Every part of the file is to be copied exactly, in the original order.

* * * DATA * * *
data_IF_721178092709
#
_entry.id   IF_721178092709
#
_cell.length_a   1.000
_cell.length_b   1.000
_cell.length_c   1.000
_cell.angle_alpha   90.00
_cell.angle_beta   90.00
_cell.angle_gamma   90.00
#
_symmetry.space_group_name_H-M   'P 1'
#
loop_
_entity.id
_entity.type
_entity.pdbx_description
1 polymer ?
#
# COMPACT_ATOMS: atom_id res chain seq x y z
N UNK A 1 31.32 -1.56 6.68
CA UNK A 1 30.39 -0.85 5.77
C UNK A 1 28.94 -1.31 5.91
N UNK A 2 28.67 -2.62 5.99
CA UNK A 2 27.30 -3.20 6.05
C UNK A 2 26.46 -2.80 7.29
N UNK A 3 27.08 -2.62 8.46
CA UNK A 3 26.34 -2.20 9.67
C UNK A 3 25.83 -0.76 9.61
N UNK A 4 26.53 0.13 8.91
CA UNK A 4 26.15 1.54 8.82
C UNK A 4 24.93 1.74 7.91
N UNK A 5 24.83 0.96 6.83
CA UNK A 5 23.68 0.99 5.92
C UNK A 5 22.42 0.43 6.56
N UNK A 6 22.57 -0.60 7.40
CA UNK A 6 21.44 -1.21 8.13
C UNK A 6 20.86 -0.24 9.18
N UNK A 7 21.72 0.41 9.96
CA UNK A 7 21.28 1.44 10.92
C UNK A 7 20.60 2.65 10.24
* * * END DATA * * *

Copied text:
data_IF_721178092709
#
_entry.id   IF_721178092709
#
_cell.length_a   1.000
_cell.length_b   1.000
_cell.length_c   1.000
_cell.angle_alpha   90.00
_cell.angle_beta   90.00
_cell.angle_gamma   90.00
#
_symmetry.space_group_name_H-M   'P 1'
#
loop_
_entity.id
_entity.type
_entity.pdbx_description
1 polymer ?
#
# COMPACT_ATOMS: atom_id res chain seq x y z
N UNK A 1 31.32 -1.56 6.68
CA UNK A 1 30.39 -0.85 5.77
C UNK A 1 28.94 -1.31 5.91
N UNK A 2 28.67 -2.62 5.99
CA UNK A 2 27.30 -3.20 6.05
C UNK A 2 26.46 -2.80 7.29
N UNK A 3 27.08 -2.62 8.46
CA UNK A 3 26.34 -2.20 9.67
C UNK A 3 25.83 -0.76 9.61
N UNK A 4 26.53 0.13 8.91
CA UNK A 4 26.15 1.54 8.82
C UNK A 4 24.93 1.74 7.91
N UNK A 5 24.83 0.96 6.83
CA UNK A 5 23.68 0.99 5.92
C UNK A 5 22.42 0.43 6.56
N UNK A 6 22.57 -0.60 7.40
CA UNK A 6 21.44 -1.21 8.13
C UNK A 6 20.86 -0.24 9.18
N UNK A 7 21.72 0.41 9.96
CA UNK A 7 21.28 1.44 10.92
C UNK A 7 20.60 2.65 10.24